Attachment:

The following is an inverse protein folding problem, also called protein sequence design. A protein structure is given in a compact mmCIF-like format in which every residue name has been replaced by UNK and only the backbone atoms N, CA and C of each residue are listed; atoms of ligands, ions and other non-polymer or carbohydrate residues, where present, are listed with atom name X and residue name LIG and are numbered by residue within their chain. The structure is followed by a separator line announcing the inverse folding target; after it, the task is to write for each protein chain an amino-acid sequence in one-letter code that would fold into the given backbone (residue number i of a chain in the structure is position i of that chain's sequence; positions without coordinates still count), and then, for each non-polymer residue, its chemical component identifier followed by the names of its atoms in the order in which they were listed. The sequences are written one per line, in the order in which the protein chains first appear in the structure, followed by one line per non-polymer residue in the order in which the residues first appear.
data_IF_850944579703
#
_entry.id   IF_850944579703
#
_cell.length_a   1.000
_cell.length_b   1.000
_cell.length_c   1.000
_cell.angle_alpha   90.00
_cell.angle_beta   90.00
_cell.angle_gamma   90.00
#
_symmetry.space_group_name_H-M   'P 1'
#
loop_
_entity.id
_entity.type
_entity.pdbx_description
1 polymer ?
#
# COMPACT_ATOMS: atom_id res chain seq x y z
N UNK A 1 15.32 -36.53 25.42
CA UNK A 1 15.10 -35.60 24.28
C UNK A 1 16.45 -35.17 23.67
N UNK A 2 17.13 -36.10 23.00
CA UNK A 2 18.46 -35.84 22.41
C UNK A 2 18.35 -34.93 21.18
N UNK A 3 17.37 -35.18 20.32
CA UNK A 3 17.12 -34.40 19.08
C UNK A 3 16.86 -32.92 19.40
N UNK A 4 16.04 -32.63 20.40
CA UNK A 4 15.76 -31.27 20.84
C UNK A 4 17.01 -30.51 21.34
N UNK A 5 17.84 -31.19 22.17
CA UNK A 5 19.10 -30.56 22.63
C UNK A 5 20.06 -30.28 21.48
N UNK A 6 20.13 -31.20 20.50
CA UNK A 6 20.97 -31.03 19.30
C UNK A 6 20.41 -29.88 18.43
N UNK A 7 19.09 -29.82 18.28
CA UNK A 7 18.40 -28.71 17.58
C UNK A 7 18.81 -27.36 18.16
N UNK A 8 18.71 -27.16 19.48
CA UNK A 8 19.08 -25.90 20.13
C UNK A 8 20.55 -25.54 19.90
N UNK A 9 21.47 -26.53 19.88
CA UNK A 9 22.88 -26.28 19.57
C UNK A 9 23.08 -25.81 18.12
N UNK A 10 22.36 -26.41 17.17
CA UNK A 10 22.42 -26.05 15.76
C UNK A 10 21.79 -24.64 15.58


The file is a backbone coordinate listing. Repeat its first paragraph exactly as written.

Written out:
The following is an inverse protein folding problem, also called protein sequence design. A protein structure is given in a compact mmCIF-like format in which every residue name has been replaced by UNK and only the backbone atoms N, CA and C of each residue are listed; atoms of ligands, ions and other non-polymer or carbohydrate residues, where present, are listed with atom name X and residue name LIG and are numbered by residue within their chain. The structure is followed by a separator line announcing the inverse folding target; after it, the task is to write for each protein chain an amino-acid sequence in one-letter code that would fold into the given backbone (residue number i of a chain in the structure is position i of that chain's sequence; positions without coordinates still count), and then, for each non-polymer residue, its chemical component identifier followed by the names of its atoms in the order in which they were listed. The sequences are written one per line, in the order in which the protein chains first appear in the structure, followed by one line per non-polymer residue in the order in which the residues first appear.